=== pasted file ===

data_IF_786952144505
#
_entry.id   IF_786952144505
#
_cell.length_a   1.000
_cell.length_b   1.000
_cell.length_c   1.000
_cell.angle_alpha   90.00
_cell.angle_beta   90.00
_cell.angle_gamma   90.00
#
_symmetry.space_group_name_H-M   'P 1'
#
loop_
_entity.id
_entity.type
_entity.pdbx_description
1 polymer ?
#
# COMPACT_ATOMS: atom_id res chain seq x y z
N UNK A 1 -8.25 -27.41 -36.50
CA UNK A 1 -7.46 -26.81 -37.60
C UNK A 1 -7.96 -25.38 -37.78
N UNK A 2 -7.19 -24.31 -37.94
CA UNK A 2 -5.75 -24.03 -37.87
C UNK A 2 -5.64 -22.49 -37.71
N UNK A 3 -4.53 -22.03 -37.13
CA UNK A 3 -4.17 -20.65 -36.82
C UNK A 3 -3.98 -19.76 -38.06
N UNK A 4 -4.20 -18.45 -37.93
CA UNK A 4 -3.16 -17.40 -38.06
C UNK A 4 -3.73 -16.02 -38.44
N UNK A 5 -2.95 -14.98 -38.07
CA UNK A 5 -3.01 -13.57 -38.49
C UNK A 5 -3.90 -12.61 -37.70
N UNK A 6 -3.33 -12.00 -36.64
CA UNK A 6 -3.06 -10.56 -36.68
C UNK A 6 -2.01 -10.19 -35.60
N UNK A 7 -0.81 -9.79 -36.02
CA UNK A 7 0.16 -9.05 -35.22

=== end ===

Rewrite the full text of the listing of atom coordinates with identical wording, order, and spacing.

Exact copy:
data_IF_786952144505
#
_entry.id   IF_786952144505
#
_cell.length_a   1.000
_cell.length_b   1.000
_cell.length_c   1.000
_cell.angle_alpha   90.00
_cell.angle_beta   90.00
_cell.angle_gamma   90.00
#
_symmetry.space_group_name_H-M   'P 1'
#
loop_
_entity.id
_entity.type
_entity.pdbx_description
1 polymer ?
#
# COMPACT_ATOMS: atom_id res chain seq x y z
N UNK A 1 -8.25 -27.41 -36.50
CA UNK A 1 -7.46 -26.81 -37.60
C UNK A 1 -7.96 -25.38 -37.78
N UNK A 2 -7.19 -24.31 -37.94
CA UNK A 2 -5.75 -24.03 -37.87
C UNK A 2 -5.64 -22.49 -37.71
N UNK A 3 -4.53 -22.03 -37.13
CA UNK A 3 -4.17 -20.65 -36.82
C UNK A 3 -3.98 -19.76 -38.06
N UNK A 4 -4.20 -18.45 -37.93
CA UNK A 4 -3.16 -17.40 -38.06
C UNK A 4 -3.73 -16.02 -38.44
N UNK A 5 -2.95 -14.98 -38.07
CA UNK A 5 -3.01 -13.57 -38.49
C UNK A 5 -3.90 -12.61 -37.70
N UNK A 6 -3.33 -12.00 -36.64
CA UNK A 6 -3.06 -10.56 -36.68
C UNK A 6 -2.01 -10.19 -35.60
N UNK A 7 -0.81 -9.79 -36.02
CA UNK A 7 0.16 -9.05 -35.22